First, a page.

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How OCR Can Help Employees Fight Through Most Mundane Tasks

2 January 2019
optical character recognition

These days, office employees need an AI hero. Can you imagine the number of hours wasted on handling a paper-based workflow? Isn’t it time to save employees from piles of paper?

No one is saying it will be easy to eliminate paper documents promptly. For instance, in the legal sphere where the cost of a mistake is rather high, verification and validation of documents require human involvement. However, many other business areas are in dire need of intelligent automation of document flow processes to digitize tones of printed invoices, tickets, and receipts already now.

Businesses around the US and Europe waste too much time on managing traditional paper document workflow – around 46% – instead of focusing on core processes. And 65% of businesses seek to leverage the power of data and digitize paper documents in the year 2018. Is it enough to completely get rid of tons of paper in the coming years? No, it seems not.

As for a helping hand with this challenge, it is artificial intelligence (AI) that is developing by leaps and bounds year after year. Namely, it is machine learning (ML) and optical character recognition (OCR) technology. And OCR can become your employees’ best assistant in combating routine manual tasks.

Take a Picture, Improve it, Recognize Characters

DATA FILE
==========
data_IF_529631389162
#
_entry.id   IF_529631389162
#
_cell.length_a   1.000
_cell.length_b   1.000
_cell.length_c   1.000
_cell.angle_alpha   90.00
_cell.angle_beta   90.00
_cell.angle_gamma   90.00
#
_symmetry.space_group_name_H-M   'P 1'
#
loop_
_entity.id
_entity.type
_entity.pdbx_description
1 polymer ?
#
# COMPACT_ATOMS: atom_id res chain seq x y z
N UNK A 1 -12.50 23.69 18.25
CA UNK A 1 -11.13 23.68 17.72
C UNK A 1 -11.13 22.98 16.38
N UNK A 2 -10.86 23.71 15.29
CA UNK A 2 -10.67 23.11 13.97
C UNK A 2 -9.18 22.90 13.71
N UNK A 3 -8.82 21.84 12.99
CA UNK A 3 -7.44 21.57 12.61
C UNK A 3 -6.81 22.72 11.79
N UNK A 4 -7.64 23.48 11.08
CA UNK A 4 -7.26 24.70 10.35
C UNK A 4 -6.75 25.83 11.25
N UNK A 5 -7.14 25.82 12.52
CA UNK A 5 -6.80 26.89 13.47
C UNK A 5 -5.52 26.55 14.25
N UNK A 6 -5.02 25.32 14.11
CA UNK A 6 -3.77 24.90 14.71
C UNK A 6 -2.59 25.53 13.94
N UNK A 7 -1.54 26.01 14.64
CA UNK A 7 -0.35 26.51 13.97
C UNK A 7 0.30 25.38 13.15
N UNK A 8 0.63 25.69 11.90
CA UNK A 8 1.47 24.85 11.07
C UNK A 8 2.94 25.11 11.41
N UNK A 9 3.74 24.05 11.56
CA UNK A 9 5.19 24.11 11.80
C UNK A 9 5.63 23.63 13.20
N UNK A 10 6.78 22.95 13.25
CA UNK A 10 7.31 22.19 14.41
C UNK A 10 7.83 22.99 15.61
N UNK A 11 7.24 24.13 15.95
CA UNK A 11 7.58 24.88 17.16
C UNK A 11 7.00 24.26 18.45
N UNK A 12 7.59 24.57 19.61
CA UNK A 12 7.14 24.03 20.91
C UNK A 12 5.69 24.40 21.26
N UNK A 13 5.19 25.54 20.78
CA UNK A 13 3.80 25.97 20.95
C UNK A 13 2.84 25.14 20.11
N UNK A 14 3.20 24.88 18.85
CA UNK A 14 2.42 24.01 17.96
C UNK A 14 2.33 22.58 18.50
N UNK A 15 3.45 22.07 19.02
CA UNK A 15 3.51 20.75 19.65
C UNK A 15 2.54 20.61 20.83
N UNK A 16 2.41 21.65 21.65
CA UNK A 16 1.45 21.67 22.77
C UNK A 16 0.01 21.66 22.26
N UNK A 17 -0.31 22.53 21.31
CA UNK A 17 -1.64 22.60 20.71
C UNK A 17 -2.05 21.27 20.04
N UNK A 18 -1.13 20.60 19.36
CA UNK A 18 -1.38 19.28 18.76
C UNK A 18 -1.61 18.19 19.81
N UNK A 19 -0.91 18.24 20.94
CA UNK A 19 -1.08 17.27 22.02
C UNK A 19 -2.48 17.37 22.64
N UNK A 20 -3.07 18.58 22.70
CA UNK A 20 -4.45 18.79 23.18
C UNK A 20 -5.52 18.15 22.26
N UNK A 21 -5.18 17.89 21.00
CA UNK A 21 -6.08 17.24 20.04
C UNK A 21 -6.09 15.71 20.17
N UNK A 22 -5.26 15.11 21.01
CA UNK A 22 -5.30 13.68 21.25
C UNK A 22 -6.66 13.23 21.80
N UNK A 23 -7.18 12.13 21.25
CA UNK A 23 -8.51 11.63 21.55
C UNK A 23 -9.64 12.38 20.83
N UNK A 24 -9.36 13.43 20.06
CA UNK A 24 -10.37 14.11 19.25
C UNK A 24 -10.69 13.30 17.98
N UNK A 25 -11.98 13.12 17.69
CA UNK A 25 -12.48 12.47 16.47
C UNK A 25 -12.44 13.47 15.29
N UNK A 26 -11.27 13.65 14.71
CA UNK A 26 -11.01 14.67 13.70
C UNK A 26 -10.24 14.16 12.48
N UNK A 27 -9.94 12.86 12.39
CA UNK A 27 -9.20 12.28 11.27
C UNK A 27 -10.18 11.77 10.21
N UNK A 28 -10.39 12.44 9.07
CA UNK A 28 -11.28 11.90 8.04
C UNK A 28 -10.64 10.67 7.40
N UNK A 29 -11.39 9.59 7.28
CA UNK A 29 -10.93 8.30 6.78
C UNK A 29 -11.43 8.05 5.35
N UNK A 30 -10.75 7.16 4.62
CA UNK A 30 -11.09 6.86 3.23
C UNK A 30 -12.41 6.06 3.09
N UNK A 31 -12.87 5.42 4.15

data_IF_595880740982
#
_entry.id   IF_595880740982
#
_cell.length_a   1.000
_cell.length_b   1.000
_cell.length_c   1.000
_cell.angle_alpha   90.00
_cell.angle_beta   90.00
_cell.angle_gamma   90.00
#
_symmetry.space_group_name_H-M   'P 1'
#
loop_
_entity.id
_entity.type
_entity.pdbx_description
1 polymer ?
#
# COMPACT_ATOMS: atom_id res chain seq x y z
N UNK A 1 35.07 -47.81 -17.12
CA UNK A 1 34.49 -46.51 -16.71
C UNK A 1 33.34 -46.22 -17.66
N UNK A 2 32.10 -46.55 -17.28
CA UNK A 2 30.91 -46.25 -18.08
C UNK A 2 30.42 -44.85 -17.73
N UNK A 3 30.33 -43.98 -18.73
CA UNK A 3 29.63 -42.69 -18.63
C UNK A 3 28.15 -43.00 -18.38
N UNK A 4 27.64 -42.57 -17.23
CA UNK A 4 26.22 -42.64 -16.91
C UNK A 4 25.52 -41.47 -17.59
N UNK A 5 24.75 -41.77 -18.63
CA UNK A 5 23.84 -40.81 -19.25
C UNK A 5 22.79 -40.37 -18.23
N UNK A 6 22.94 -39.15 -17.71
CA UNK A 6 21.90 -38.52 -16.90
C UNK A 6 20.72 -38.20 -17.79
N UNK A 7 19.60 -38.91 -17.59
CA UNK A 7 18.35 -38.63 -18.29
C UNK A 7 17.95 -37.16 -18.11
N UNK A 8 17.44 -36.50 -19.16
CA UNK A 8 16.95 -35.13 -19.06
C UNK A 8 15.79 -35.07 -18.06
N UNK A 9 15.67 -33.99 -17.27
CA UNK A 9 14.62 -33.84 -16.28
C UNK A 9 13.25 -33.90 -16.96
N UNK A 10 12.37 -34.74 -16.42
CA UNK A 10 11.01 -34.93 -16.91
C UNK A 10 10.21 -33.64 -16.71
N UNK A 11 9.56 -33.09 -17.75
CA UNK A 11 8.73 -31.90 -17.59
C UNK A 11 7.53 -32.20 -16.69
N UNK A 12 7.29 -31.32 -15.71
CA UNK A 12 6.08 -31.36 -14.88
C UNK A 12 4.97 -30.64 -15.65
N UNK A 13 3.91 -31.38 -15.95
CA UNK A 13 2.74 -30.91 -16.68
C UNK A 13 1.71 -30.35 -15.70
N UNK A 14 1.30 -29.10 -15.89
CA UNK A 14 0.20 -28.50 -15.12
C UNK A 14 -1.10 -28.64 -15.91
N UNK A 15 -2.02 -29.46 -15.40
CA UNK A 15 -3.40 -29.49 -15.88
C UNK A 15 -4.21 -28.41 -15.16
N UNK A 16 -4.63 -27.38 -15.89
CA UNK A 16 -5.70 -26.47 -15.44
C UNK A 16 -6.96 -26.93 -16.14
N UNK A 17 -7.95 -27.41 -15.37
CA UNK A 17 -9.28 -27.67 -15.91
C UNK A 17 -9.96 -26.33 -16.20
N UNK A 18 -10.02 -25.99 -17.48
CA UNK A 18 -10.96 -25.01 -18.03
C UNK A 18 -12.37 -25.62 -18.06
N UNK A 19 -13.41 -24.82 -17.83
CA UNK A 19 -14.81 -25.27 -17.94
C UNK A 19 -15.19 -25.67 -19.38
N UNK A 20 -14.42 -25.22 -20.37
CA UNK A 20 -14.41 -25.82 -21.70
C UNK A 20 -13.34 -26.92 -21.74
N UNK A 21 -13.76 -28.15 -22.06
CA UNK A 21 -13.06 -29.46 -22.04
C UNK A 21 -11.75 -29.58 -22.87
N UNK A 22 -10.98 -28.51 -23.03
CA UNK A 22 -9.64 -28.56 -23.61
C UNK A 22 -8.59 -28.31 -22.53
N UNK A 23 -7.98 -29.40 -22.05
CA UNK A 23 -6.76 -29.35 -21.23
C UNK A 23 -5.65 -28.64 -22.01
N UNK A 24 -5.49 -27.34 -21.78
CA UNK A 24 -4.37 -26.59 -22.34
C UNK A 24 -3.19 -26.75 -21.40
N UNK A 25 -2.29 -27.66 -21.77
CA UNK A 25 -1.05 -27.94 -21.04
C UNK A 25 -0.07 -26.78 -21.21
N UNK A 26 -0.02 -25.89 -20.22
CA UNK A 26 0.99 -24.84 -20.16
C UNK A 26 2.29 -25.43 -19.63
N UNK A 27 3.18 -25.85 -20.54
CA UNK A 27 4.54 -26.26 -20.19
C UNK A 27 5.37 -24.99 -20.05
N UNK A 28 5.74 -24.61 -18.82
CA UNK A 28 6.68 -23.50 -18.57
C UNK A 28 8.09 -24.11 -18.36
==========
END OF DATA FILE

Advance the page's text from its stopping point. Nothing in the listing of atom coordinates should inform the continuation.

Let’s consider for instance a tax agency and all the receipts they deal with on a daily basis. Dozens of employees scan printed documents and gather information about types of services, discount, date, provider, and so on. Their work can and should be optimized to enhance productivity, save time and resources, and reassign employees to solve issues requiring human involvement.

And here is an AI-driven solution. The first step to digitizing paper documents is using OCR. Among some powerful out-of-the-box tools meant for text extraction there is Google Cloud Vision API with it’s following functionalities:

  • demonstrates a high-quality recognition process
  • detects the position of the text on a page
  • provides the level of confidence for character predictions

It may seem excellent unless compared to open source Tesseract and ABBYY FineReader Engine providing multifunctional SDK OCR for developers. These two return the same results but in a different format and can outperform the first one.

However, all three solutions depend on an Internet connection and don’t support offline mode. What is more, they work great only with perfect raw images, while in reality, paper documents are too often crumpled and are full of poorly printed characters. Poor illumination or low-quality camera can also make characters difficult to recognize.

So, raw images should go through a preprocessing stage. On this point, OpenCV – an open-source library of algorithms aimed at computer vision – can be effectively used as a framework for image processing. It provides the level of confidence that serves as an indicator while checking the quality of improved images. Another way is to take a human-in-the-loop approach to machine learning or, to put it plainly, engage a human to assist a machine in quality control.

ML Algorithm in Cooperation with Human